Marguerite approached him and halted only a foot away. Her gaze traveled down his body, lingering overly long on his tight trousers. Her lips parted as she reached out and then just as quickly snatched her hand back. “No, I must be strong,” she muttered.
He frowned. “I beg your pardon?”
She met his gaze and turned away. “Why must you look at me in that mesmerizing fashion?”
“Marguerite, I have no idea what you’re about,” he said.
“Oh, yes, you do. You use your blue eyes as a weapon to fell damsels.”
He wondered if she’d been nipping from the brandy decanter. “Are you unwell?”
She lifted her chin in a lofty manner and shook back her glossy, black curls. “You came. I had my doubts.”
Based on his previous experiences, he knew to expect weeping and screeching. This time, he decided to present the gift before he gave her the bad news. Marguerite’s eyes gleamed as he offered her the bracelet. After donning it, she scratched one of the emeralds.
“It isn’t paste,” he said, not bothering to hide his exasperation.
“Well, a lady must be sure,” she said in a petulant tone.
Marguerite hardly qualified as a lady, but he had no intention of stirring up her temper.
“There is something we need to discuss,” he said.
“Indeed, there is. I have become exceedingly unhappy with your increasing neglect.” She sniffed and drew a handkerchief out of her bosom to dab at her dry eyes. “You’ve left me all alone and bereft for an entire sennight.”
He might have known she would launch into her complaints straight away. “From the beginning, I explained that my duties are my first priority.” He didn’t add that he’d begun to dread visiting her.
“At the very least, you could have notified me.” She admired the bracelet again. “Do you realize you’ve never even bothered to send a posy?”
If only he’d known she preferred flowers to jewels and gowns, he might have saved himself a veritable fortune.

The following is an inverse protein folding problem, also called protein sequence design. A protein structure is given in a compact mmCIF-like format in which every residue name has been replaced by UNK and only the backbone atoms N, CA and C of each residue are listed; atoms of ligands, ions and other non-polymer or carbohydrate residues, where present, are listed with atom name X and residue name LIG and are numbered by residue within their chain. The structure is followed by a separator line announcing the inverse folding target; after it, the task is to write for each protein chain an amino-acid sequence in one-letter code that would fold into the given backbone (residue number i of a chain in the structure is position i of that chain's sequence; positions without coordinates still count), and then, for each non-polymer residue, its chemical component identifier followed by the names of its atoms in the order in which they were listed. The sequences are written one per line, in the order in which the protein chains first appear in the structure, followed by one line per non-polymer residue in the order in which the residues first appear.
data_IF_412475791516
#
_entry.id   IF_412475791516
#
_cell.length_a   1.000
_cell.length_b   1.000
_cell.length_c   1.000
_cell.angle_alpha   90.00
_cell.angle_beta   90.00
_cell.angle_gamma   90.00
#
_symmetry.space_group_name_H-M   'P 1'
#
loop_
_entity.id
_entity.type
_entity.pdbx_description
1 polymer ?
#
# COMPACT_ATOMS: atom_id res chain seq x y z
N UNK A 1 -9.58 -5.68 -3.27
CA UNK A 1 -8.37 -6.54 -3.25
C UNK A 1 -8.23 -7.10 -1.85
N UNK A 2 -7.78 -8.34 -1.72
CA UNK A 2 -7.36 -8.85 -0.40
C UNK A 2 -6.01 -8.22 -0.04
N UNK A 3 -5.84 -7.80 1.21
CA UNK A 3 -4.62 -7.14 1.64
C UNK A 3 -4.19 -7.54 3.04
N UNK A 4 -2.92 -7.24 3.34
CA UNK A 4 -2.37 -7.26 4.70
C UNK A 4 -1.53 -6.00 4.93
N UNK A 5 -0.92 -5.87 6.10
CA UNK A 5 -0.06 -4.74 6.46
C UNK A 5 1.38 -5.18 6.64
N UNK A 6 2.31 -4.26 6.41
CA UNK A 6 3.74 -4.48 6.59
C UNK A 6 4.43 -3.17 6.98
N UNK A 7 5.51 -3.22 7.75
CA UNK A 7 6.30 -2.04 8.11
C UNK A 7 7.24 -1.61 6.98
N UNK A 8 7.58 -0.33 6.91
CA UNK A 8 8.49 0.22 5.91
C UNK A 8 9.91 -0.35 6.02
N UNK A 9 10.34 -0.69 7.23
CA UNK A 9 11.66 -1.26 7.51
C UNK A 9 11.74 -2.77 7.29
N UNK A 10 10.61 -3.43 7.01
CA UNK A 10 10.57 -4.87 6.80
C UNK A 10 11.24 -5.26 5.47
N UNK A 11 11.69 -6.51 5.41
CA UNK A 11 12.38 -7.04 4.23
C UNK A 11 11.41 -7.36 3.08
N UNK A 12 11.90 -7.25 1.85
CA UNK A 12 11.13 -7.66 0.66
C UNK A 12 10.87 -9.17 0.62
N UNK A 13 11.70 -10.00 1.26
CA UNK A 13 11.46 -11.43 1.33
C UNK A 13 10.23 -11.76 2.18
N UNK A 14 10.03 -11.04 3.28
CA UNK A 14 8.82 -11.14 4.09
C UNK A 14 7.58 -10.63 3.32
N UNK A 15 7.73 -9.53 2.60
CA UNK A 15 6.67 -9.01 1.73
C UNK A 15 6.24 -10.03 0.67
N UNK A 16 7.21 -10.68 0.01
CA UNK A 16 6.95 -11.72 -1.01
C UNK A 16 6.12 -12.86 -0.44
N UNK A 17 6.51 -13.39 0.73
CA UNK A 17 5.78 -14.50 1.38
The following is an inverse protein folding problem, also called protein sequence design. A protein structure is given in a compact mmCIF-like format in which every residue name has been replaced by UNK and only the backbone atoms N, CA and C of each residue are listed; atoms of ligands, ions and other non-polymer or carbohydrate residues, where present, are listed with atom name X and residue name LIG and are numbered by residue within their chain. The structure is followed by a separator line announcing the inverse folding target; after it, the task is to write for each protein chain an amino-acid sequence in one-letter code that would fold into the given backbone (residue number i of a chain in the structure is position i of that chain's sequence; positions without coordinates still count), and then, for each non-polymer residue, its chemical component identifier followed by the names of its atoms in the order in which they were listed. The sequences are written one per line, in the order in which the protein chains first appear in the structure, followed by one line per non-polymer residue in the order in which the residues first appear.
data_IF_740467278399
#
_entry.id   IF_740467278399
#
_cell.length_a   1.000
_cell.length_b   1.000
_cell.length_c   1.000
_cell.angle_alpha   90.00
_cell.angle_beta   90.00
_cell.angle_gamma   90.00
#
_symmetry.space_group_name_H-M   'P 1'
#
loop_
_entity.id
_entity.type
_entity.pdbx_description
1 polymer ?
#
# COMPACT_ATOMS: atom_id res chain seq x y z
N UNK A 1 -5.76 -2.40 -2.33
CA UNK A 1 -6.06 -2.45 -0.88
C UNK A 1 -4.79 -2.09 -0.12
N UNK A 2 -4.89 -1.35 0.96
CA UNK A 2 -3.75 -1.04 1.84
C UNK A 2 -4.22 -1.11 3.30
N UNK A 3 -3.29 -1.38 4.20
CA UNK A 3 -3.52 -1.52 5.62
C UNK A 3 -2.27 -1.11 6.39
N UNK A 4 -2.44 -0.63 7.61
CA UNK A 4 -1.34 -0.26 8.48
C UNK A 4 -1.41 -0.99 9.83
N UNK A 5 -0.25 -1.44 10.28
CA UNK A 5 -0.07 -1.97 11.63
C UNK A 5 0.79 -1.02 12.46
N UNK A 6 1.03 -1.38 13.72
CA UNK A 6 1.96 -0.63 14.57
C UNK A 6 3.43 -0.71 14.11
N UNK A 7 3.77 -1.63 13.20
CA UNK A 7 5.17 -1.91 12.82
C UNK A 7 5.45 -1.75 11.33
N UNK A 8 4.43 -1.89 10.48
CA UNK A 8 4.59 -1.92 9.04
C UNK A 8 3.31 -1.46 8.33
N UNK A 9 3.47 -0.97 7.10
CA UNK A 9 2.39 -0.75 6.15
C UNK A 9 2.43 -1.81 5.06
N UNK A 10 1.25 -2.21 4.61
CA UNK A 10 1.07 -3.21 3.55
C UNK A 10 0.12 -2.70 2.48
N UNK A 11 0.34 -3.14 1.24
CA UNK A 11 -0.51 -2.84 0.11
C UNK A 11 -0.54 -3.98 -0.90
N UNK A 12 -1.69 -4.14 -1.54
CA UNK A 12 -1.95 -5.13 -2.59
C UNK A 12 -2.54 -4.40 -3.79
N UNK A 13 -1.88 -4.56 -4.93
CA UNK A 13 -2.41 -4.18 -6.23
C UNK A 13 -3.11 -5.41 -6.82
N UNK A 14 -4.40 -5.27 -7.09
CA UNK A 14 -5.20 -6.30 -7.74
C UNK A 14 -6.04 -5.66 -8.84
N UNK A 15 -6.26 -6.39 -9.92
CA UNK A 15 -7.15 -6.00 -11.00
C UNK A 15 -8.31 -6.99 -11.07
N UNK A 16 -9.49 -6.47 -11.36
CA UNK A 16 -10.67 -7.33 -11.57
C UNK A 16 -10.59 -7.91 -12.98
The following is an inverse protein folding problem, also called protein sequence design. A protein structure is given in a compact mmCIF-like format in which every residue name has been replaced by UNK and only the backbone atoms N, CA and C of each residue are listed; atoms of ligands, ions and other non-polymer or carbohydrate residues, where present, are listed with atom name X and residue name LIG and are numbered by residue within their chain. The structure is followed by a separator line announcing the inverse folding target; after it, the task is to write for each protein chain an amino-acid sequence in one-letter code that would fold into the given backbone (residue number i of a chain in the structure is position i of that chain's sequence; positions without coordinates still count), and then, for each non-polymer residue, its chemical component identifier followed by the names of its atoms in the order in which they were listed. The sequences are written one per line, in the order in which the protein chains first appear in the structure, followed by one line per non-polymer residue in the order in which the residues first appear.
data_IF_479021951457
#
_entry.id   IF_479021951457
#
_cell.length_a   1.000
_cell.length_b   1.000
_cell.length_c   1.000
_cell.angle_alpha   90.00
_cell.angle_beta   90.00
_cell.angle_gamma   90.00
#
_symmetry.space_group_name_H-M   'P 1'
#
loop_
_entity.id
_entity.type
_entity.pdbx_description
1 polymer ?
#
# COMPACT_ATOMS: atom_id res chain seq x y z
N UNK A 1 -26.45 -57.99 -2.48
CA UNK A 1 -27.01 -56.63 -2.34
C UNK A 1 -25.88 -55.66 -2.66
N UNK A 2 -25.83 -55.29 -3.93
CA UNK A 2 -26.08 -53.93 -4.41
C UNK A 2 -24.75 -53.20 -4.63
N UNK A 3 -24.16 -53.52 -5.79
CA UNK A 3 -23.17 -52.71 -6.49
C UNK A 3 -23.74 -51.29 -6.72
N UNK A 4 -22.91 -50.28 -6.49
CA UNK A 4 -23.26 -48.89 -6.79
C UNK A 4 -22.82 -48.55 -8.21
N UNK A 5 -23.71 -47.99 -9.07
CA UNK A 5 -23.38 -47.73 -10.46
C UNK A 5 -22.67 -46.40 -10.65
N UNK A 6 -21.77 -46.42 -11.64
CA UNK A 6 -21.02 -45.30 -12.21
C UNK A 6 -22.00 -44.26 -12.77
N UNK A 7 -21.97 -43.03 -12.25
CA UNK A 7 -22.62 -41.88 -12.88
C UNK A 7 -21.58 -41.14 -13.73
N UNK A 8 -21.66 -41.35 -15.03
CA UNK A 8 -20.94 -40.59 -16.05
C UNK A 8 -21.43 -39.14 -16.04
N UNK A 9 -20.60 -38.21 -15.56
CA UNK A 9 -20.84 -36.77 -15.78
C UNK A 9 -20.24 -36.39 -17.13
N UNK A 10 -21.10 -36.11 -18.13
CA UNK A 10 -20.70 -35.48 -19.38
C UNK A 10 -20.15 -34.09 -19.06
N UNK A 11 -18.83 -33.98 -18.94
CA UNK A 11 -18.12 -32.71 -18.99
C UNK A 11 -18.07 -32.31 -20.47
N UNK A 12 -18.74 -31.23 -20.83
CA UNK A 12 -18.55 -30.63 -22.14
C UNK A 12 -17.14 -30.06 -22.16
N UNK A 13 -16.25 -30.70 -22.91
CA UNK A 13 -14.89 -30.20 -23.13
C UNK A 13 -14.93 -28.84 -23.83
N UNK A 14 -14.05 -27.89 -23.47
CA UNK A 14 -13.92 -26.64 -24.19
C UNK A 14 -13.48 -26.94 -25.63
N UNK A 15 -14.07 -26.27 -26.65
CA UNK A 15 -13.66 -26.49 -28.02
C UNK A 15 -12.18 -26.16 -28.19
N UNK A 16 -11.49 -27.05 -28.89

“I am unaccustomed to such mistreatment,” she said.
He set his fist on his hip. “I have never mistreated you.”
“Oh, yes you have,” she said, her voice pitching up an octave. “You regularly abandon me for the lures of your club. When you do decide to visit, you never give me any notice.”
Her brittle voice irritated him, but he kept his tone even. “You’re my mistress. I’m not required to give you any notice.”
“Neither am I.”
“I beg your pardon?” he said.
She drew in her breath. “I’m very sorry, Bell, but I can no longer tolerate your frequent absences and neglect.”
He stared at her. Why wasn’t she weeping and begging, the way his previous mistresses had done?
Marguerite sniffed. “I regret to inform you that I no longer find you a suitable protector.”
For a moment, he stood there, unable to believe what he’d just heard. Then the words crashed into him. The devil! She’d dismissed him.
Triple RITA nominee Vicky Dreiling is a confirmed historical romance junkie and Anglophile. Frequent business trips to the UK allowed her to indulge her passion for all things Regency England. She is, however, truly sorry for accidentally setting off a security alarm in Windsor Castle. That unfortunate incident led her British colleagues to nickname her “Trouble.” When she’s not writing, Vicky enjoys reading, films, concerts, and most of all, long lunches with friends. A native Texan, she holds degrees in English literature and marketing.
ANGI: What is your favorite season of the year?
VICKY: Autumn, because it begins to cool off in Texas.
ANGI: What do you like about the hero of your book?
VICKY:  He’s loyal and protective.
ANGI: What do you remember about your first real kiss?
VICKY:  The guy had braces.
ANGI: What’s the favorite food to eat?
VICKY: Mexican!
ANGI: Where’s the favorite place you’ve ever visited?
VICKY: The Musee D’Orsay in Paris. It’s where the impressionist paintings are housed.
ANGI: What is your biggest vice?
VICKY: Coke Zero – I’m a caffeine addict.
ANGI: Is there a “Blooper” in your story (it may have been changed before printing)?
VICKY: Well, I apparently mixed up a butler’s name, so I had to fix that in several places in copy edits, but it’s no longer in the e-novella.
ANGI: How is it working with hot guys and sexy women all day?
VICKY: My favorite part is when the hero & heroine banter – so fun!
ANGI’S GOTTA ASK: Last year when you visited GLIAS, you mentioned that your favorite movie of all time was PRETTY WOMAN. Are there any comparisons to those lead characters in any of your stories?
VICKY’S GOTTA ANSWER:   Now that you mention it, Tristan did share some characteristics with Edward Lewis, most especially having a cruel father. 
Website    Contact     Facebook     Twitter  @VickyDreailing 
Goodreads   Blogs    Previous GLIAS interviews
Spring 2013
Hachette/Grand Central: Forever Imprint

Hachette/Grand Central: Forever Imprint
ISBN: 978-0-446-56538-7
Hachette/Grand Central: Forever Imprint
ISBN: 0446565385
Hachette/Grand Central: Forever Imprint
ISBN-10: 0446565407

AN INTERNATIONAL DRAWING for one of Vicky's book. Winner's Choice. Leave a blog comment to be eligible.